By Christine Cunningham, for the Redoubt Reporter
I converted to The Great American Hunting Tradition at the ripe age of 27. My calling came upon firing at — and missing — a widgeon after a miserable 400-yard crawl through swamp muck and polar grass. If I had killed that particular duck, the craze that followed would not have ensued. I may have adopted a “been there, done that” mentality toward waterfowling. Instead, the hunter I followed into the fold picked up the spent shotshell from the grass and held it up to my nose.
“This is what fall smells like to me,” he said.
I was hooked.
My attachment to the doctrine and conventions of the outdoors came after my conversion, which was near instantaneous. I was in a gun store the weekend after my first duck-hunting trip looking at shotguns. It was with a blind ambition that I spent day after day in the field. It wasn’t the quarry I was after, as there weren’t many ducks around that season, a fire had started inside and I was running on its fumes.
Years later I find myself as a member of various outdoor-affiliated organizations, and I rabidly read literature on this year’s migration numbers. Stories about the purchase or demise of fine hunting dogs bring tears to my eyes. The house is littered in outfitter catalogs. I own more gun-cleaning kits than sewing kits.
I have no children or excuses for my behavior. I am a devout follower of all things outdoors. I live with some chocolate Labs and an English setter who thinks life is about athleticism and breakfast, and I agree. A new puppy is like a new lease on life.
On the way from a spruce grouse hunt, my hunting partner, who also is an excellent fisherman, brought up the decline of fish on a certain lake. He was up on his current events and discussed the issues articulately and in the same vocabulary as the officials.
“It is the only fishery of its kind,” my hunting partner pointed out. He was speaking as a conservationist of a lake that was being overfished.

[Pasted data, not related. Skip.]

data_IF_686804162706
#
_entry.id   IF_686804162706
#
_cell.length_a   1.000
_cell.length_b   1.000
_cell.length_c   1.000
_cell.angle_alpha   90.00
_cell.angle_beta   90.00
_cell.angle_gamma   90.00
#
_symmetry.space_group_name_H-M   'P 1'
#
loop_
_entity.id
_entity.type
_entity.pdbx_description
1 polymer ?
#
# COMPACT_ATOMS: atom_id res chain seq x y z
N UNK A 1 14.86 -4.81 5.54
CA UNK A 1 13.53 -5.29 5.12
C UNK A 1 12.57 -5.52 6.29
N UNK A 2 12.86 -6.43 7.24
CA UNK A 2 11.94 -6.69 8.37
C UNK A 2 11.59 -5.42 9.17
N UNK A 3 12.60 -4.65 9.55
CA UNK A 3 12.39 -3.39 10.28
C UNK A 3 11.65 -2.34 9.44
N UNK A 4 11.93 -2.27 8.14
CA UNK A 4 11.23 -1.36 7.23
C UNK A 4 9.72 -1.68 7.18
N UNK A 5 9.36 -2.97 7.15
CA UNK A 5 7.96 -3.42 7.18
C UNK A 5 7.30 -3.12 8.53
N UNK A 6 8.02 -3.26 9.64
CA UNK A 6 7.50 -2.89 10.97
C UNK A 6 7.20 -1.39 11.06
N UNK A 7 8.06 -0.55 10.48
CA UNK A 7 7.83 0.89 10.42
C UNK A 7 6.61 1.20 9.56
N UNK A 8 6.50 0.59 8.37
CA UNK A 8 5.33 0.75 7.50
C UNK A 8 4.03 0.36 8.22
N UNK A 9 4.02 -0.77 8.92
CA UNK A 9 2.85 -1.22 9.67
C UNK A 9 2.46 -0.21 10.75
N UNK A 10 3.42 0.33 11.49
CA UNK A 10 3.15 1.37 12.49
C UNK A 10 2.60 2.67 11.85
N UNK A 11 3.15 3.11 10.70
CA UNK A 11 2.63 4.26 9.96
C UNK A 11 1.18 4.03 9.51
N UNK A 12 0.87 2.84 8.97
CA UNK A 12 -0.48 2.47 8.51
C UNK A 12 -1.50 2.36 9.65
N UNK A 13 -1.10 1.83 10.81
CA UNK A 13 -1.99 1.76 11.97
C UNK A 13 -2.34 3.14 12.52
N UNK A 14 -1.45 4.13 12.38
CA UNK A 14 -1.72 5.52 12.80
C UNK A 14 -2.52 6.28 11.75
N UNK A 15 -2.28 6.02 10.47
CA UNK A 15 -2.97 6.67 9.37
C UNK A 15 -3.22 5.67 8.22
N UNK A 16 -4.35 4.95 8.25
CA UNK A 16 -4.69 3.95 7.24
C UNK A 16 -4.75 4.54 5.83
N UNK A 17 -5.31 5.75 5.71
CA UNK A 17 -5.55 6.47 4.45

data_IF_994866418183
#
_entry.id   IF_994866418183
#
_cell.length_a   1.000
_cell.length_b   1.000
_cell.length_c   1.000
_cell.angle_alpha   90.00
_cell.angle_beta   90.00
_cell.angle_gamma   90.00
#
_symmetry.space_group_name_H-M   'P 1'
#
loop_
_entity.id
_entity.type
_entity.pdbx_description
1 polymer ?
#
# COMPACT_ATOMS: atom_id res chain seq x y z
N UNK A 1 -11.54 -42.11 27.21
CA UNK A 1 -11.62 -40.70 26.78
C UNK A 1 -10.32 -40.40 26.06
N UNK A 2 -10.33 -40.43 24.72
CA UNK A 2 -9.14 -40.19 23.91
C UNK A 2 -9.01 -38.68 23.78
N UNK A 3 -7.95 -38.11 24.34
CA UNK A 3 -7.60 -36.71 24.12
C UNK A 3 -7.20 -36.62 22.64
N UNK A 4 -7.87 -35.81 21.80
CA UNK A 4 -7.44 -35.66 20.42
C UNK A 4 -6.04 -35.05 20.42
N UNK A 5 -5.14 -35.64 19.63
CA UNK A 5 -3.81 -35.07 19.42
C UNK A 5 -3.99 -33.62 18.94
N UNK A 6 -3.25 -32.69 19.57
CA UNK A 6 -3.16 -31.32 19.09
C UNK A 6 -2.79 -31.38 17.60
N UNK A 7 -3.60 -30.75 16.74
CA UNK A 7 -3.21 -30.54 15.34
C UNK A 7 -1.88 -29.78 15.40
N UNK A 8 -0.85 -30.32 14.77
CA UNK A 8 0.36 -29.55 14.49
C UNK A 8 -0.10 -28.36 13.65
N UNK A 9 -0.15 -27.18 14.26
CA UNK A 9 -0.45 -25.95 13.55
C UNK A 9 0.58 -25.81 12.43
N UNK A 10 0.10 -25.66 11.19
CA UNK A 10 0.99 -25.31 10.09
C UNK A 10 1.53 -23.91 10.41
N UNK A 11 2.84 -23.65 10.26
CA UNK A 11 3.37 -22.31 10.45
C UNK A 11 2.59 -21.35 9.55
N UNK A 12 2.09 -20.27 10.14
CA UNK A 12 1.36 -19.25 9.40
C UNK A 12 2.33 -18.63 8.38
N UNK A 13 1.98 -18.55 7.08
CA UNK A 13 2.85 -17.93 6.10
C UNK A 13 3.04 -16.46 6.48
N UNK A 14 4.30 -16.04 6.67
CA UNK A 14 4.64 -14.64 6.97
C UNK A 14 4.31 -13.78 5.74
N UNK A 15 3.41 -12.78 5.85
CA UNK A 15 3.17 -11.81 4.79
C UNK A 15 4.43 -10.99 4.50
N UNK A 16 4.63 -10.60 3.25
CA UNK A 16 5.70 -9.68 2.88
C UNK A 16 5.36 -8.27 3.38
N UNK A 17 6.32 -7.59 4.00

“Since when did a ‘lake’ become a ‘fishery?’” I asked.
It was the same regulatory vocabulary that called fish and game “the resource” and hunters and fishermen a “user group.” The lake of which my hunting partner spoke was not a fish factory — a place where fish are bred or caught — and those who “used” the lake were not occupational or industrial-minded individuals. So the term “fishery” didn’t fit my experience of the outdoors.
“When did a ‘fisherman’ become a ‘fishery man?’” I asked.
Would I next be led to believe that there was such a thing as “hunteries”?
An Alaska history of the term “fishery” attaches itself to an association with another term: “Personal-use fishery,” which was invented to clarify what was seen by the Board of Fisheries as a more confusing term — “subsistence.” The regulatory definition of personal-use fishing is the “taking, or attempting to take or possession of fish, for consumption as food or bait by an individual or his immediate family.”
For me, “the one that got away” is not a matter of accrual-basis accounting. Fishing for me fits more in line with the simplest definition of a “myth” — at first, the story seems simple and possibly a lie but, upon deeper investigation, the story reveals that the extraordinary events, sometimes supernatural, are not about the facts as they must be recorded on harvest tickets, but about meaning. Maybe that’s why fishermen are known for their imaginations — a great imagination engenders a great life. I can’t think of a better life than one that focuses around fishing.
Fishermen have told me things about fishing that make no sense whatsoever — about lures, scent, casts and even the way I hold my mouth. The world of fishing is so spectacularly sensitive that the minutest inattention causes catastrophic failure. A fisherman must be so attuned to the task at hand that only divine grace will grant him any success whatsoever. In that way, fishing is the most profound self-realization possible. Its meaning is a luxury that cannot be purchased for the price of a fishing license.
Fishing can be protected or permitted. The parts that play into it can be termed the way the parts of the body are laid out on the table as in Figure 1 of the textbook. Certain fishing stories may become illegal to tell. But somewhere, always, someone will be standing on the edge of a river fishing.
That may become a myth and children someday may not believe that it was possible to eat a fish that you caught yourself, or reach down and pick up a spent shotshell and hold it to your nose and know what is meant by, “This is what fall smells like to me.”
This future generation may not be able to imagine what the sound of a perfect cast is, how it whirrs into the air and how there is an actual change in the sound as it arcs over the water, and that a fisherman could be blind and know exactly where his line dropped.
Do I care what regulatory agencies decide about the future of fish and game? Yes. It’s the vocabulary that is so objectionable.
Christine Cunningham was born in Alaska and has lived on the Kenai Peninsula for the last 20 years, where she enjoys fishing, hunting and outdoors recreation. She is writing a book, “Women Hunting Alaska,” scheduled to be printed by Northern Publishing in January 2013. She can be reached at firstname.lastname@example.org.